Oxfam sends experts to Philippines in wake of typhoon Washi

Emergencies article written on the 20 Dec 2011

Typhoon Washi victims who are made homeless after their houses were swept away by flash floods rest at an evacuation center in Cagayan de Oro in the southern Philippines December 18, 2011. Rescuers searched for more than 100 people still missing in the southern Philippines on Sunday after flash floods and landslides swept houses into rivers and out to sea, killing almost 500 people in areas ill-prepared to cope with deadly storms. The cities of Cagayan de Oro and nearby Iligan on Mindanao island were worst hit when Typhoon Washi slammed ashore while people slept late on Friday and early Saturday, sending torrents of water and mud through villages and stripping mountainsides bare. REUTERS/Erik De Castro (PHILIPPINES - Tags: DISASTER ENVIRONMENT SOCIETY)

As the death toll passes 1,000 from the devastating tropical storm that hit the southern Philippines on Sunday, Oxfam has sent in emergency responders to determine the region’s humanitarian needs.

A team of ten experts are on the ground in Cagayan de Oro City and Iligan City to assess the water and sanitation conditions, after flash floods brought on by typhoon Washi displaced at least 260,000 people. The team includes experts in water and sanitation, livelihoods in emergencies and humanitarian protection.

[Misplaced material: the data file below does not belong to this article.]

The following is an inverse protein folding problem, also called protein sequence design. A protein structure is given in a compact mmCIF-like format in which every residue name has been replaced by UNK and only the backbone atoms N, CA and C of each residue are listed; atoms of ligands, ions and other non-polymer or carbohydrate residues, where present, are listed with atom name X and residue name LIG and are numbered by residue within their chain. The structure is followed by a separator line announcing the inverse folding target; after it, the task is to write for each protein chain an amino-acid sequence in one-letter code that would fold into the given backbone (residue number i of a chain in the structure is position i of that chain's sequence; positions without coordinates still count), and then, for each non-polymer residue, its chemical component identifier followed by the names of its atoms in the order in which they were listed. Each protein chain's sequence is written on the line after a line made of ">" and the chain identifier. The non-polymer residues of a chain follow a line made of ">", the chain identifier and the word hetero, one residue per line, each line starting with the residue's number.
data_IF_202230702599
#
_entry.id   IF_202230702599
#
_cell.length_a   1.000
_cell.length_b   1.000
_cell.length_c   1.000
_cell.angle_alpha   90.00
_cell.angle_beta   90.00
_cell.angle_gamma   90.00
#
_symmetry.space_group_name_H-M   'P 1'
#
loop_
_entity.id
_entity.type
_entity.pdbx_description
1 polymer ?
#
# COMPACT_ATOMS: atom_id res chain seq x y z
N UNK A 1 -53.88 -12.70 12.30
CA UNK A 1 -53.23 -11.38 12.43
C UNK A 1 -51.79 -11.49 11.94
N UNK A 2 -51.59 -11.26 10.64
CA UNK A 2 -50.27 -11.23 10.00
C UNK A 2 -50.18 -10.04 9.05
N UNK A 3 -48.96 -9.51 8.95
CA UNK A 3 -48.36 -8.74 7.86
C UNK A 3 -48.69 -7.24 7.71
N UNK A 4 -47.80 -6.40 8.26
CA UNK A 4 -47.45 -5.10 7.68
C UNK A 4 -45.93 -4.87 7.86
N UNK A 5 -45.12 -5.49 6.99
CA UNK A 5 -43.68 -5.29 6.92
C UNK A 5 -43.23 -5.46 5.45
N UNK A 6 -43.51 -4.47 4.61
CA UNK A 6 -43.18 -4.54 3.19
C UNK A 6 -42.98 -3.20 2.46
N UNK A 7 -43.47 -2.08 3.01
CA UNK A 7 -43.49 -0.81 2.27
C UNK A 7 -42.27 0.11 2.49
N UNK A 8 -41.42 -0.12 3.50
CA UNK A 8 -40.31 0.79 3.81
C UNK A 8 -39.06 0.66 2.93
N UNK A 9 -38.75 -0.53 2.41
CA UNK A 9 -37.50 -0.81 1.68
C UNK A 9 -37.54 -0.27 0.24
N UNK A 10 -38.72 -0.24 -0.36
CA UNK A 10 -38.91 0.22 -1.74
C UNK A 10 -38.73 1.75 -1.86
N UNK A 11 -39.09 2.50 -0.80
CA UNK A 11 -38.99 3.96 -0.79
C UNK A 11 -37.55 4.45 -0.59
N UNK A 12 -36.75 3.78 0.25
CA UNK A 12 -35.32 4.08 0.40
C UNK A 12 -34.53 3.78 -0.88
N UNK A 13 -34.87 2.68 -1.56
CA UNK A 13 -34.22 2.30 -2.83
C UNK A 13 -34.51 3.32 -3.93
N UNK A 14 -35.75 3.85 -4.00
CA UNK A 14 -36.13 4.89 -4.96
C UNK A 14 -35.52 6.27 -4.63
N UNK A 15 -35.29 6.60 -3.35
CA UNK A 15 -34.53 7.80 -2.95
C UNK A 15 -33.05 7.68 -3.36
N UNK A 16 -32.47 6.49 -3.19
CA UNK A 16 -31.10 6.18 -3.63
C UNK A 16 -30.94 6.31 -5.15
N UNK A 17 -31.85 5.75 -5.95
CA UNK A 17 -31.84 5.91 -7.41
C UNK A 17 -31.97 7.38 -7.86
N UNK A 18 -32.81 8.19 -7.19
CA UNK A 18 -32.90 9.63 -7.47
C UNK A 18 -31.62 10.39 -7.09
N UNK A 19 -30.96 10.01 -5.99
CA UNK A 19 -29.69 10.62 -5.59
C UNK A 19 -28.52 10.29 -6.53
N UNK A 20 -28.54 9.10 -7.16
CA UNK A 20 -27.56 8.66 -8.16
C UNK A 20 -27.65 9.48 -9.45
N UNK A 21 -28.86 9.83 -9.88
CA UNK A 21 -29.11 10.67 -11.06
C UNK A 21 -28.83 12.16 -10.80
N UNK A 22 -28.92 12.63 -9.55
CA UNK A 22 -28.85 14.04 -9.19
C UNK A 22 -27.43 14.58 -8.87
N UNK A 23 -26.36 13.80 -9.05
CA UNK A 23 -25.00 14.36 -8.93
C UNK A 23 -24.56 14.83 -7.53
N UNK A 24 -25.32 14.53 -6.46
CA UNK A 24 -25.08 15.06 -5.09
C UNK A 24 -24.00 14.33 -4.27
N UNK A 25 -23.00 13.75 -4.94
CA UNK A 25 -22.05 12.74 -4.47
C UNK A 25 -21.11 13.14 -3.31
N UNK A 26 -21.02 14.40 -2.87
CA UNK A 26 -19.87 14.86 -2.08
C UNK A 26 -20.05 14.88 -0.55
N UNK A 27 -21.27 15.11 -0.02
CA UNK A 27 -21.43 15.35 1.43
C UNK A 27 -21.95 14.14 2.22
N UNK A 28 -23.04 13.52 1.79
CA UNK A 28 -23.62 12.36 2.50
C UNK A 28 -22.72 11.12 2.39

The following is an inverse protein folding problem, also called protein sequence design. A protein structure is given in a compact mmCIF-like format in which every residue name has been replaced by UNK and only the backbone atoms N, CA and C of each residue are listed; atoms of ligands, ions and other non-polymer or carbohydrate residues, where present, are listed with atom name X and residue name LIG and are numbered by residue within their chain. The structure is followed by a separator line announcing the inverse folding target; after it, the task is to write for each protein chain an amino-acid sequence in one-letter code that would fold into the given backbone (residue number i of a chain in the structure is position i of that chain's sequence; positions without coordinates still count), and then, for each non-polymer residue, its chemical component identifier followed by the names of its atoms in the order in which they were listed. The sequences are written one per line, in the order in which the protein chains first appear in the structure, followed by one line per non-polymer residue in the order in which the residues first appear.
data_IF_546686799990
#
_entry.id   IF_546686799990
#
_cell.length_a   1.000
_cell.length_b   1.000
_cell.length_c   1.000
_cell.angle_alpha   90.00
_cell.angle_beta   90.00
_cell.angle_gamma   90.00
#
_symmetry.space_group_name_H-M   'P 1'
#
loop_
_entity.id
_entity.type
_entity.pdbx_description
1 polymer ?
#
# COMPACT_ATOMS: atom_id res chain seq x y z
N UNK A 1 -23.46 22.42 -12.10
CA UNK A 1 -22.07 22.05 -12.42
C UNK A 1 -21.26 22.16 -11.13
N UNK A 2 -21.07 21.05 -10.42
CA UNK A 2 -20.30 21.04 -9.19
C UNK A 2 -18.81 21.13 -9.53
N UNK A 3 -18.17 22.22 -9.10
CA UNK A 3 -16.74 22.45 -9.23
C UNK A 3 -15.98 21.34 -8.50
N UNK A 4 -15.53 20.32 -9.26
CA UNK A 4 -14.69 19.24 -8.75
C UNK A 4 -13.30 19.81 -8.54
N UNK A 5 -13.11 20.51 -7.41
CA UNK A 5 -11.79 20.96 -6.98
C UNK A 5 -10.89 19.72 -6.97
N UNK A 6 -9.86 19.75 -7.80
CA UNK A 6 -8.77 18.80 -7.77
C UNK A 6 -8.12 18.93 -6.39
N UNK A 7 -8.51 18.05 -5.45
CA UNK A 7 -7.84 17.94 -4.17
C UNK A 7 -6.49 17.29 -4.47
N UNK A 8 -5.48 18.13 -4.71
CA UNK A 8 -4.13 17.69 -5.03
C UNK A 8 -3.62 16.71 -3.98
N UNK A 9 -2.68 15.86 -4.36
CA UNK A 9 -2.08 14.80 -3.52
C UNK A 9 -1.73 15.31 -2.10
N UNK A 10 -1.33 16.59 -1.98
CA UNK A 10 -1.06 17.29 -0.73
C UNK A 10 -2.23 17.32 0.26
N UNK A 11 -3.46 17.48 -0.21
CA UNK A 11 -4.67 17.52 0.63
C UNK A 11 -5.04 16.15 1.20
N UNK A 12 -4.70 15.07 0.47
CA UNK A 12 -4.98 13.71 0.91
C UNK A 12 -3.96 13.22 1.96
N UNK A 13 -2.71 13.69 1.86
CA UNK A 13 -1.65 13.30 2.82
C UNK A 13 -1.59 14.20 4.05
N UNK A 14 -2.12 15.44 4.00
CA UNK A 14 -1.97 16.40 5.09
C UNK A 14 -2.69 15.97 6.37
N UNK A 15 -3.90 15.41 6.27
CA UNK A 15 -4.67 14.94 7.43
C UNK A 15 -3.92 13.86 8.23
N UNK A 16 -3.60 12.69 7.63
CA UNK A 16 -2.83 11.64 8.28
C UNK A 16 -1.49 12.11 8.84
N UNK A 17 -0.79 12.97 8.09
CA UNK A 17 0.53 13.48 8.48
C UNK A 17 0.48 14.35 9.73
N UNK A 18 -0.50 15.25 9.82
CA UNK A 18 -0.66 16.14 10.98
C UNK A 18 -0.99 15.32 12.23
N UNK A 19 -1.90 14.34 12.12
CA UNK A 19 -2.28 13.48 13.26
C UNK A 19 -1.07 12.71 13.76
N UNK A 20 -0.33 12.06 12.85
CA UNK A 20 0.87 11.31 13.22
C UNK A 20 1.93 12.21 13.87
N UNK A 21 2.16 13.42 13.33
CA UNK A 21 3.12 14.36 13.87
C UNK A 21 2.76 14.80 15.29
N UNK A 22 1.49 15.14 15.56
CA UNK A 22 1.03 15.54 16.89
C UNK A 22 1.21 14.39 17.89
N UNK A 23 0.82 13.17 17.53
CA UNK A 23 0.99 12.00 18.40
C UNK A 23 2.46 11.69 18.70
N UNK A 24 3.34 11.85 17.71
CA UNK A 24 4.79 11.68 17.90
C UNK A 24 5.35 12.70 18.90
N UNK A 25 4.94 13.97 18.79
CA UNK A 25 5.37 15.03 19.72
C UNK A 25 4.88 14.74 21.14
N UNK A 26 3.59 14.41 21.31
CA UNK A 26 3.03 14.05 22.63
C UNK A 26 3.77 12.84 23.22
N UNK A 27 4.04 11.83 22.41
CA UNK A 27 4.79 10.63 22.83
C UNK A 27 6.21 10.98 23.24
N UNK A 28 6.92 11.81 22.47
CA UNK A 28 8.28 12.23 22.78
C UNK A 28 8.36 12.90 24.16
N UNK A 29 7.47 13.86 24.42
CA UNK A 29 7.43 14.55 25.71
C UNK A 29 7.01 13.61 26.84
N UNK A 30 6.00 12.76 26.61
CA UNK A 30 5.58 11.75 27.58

We’ve already distributed water bottles to around 4,000 families and are stepping up assistance to help at least 5,000 more families with hygiene kits (which include jerry cans for safe water storage).

Oxfam is particularly concerned about people living in cramped evacuation centres with poor sanitation conditions, which heightens the risk of diseasea. Without bathrooms, women are finding it harder to observe personal hygiene and stave off sanitation and health risks. They also face the added burden of caring for sick children; pregnant women face even more difficult times ahead. People in the evacuation centres need immediate access to safe drinking water, temporary shelter, clean latrines, and emergency cash transfers.

“Eighty percent of Cagayan de Oro has no running water and will remain so for at least a month,” says Oxfam humanitarian officer Noel Pedrola. “This will exacerbate the poor sanitary conditions of evacuation shelters in the days to come, and has wide-ranging implications on public health.”

Photo credit: Reuters/Erik De Castro.

How you can help

We do not currently have an appeal open for our response to the Philippines floods, however you can help us respond to future emegencies by making a one-off donation to our International Crisis Fund or by making a monthly donation to Emergency 365.